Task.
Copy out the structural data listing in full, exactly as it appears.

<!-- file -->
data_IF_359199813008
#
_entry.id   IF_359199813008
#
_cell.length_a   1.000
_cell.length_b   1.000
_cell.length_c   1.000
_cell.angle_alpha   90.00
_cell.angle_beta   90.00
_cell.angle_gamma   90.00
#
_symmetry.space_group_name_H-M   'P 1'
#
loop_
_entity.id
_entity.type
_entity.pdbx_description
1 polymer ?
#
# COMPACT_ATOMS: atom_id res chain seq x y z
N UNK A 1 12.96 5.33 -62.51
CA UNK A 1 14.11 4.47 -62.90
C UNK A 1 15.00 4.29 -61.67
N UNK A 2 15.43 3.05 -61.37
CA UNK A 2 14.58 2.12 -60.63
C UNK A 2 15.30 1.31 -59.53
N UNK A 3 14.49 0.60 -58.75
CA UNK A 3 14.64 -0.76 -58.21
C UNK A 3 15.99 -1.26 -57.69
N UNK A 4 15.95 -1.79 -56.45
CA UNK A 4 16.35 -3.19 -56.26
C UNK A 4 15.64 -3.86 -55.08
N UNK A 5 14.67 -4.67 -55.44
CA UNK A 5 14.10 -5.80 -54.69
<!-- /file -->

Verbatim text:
data_IF_359199813008
#
_entry.id   IF_359199813008
#
_cell.length_a   1.000
_cell.length_b   1.000
_cell.length_c   1.000
_cell.angle_alpha   90.00
_cell.angle_beta   90.00
_cell.angle_gamma   90.00
#
_symmetry.space_group_name_H-M   'P 1'
#
loop_
_entity.id
_entity.type
_entity.pdbx_description
1 polymer ?
#
# COMPACT_ATOMS: atom_id res chain seq x y z
N UNK A 1 12.96 5.33 -62.51
CA UNK A 1 14.11 4.47 -62.90
C UNK A 1 15.00 4.29 -61.67
N UNK A 2 15.43 3.05 -61.37
CA UNK A 2 14.58 2.12 -60.63
C UNK A 2 15.30 1.31 -59.53
N UNK A 3 14.49 0.60 -58.75
CA UNK A 3 14.64 -0.76 -58.21
C UNK A 3 15.99 -1.26 -57.69
N UNK A 4 15.95 -1.79 -56.45
CA UNK A 4 16.35 -3.19 -56.26
C UNK A 4 15.64 -3.86 -55.08
N UNK A 5 14.67 -4.67 -55.44
CA UNK A 5 14.10 -5.80 -54.69